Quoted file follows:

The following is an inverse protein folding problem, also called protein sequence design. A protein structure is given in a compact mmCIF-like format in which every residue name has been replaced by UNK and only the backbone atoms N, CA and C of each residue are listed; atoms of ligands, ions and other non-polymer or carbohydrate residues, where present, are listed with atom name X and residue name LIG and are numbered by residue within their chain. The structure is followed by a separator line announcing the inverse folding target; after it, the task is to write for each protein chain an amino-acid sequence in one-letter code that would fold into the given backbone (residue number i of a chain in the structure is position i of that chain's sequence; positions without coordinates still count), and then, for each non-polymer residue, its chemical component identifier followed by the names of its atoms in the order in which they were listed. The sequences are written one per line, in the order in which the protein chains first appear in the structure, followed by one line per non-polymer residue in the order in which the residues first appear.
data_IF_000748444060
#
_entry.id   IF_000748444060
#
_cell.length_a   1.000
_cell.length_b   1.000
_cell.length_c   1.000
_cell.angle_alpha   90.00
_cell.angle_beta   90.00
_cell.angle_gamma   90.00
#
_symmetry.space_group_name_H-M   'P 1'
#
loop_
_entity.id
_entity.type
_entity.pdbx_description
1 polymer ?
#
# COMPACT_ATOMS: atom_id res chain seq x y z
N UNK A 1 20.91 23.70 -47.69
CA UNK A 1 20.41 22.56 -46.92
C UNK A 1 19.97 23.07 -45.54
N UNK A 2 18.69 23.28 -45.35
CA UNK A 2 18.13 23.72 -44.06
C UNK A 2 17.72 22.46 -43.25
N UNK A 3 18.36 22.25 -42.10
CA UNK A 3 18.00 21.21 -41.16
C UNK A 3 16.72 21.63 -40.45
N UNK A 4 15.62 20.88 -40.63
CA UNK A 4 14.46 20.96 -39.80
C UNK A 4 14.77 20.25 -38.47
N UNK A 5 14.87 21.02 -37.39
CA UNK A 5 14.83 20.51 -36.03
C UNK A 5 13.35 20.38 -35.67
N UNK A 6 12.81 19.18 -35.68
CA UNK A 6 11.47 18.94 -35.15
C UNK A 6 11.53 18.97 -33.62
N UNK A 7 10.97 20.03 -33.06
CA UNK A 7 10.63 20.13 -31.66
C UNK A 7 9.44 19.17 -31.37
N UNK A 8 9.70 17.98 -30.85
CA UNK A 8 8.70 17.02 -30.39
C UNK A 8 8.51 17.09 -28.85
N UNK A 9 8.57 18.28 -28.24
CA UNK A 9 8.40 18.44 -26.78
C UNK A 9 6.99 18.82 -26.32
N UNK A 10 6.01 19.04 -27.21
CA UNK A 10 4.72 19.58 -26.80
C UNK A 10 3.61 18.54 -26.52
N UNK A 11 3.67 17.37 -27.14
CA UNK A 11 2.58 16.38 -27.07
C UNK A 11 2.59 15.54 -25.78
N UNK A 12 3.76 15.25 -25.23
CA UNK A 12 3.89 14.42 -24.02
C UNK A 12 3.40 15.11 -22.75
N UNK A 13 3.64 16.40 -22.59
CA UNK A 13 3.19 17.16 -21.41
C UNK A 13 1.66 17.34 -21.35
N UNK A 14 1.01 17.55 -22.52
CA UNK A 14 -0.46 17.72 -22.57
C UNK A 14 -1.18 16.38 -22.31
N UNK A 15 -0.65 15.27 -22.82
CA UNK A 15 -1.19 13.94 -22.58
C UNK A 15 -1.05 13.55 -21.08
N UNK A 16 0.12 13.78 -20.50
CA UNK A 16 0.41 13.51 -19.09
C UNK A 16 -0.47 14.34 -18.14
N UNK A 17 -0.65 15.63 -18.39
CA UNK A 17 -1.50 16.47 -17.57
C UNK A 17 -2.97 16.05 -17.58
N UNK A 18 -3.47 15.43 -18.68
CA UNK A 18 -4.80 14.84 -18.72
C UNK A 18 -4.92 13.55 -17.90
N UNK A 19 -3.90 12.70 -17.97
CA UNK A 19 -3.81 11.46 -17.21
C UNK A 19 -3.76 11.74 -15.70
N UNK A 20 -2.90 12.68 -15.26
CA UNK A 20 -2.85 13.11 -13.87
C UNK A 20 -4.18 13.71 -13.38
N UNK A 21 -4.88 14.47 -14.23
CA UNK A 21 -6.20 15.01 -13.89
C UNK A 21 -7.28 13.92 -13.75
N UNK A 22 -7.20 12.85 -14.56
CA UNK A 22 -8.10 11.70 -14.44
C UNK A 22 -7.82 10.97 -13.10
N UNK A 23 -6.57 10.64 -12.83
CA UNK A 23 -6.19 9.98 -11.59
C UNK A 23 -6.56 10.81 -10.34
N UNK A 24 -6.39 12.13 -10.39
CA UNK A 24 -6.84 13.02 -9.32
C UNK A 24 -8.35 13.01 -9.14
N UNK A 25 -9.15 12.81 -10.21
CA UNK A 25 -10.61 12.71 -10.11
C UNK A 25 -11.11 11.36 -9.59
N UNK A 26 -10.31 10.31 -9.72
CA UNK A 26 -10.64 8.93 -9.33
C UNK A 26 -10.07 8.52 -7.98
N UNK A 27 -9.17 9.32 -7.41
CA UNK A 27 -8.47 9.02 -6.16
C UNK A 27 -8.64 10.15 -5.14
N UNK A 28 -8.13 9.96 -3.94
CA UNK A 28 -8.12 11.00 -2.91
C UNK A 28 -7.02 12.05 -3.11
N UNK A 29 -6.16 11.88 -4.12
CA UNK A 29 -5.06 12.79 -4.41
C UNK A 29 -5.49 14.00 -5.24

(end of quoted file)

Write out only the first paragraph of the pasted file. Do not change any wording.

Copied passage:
The following is an inverse protein folding problem, also called protein sequence design. A protein structure is given in a compact mmCIF-like format in which every residue name has been replaced by UNK and only the backbone atoms N, CA and C of each residue are listed; atoms of ligands, ions and other non-polymer or carbohydrate residues, where present, are listed with atom name X and residue name LIG and are numbered by residue within their chain. The structure is followed by a separator line announcing the inverse folding target; after it, the task is to write for each protein chain an amino-acid sequence in one-letter code that would fold into the given backbone (residue number i of a chain in the structure is position i of that chain's sequence; positions without coordinates still count), and then, for each non-polymer residue, its chemical component identifier followed by the names of its atoms in the order in which they were listed. The sequences are written one per line, in the order in which the protein chains first appear in the structure, followed by one line per non-polymer residue in the order in which the residues first appear.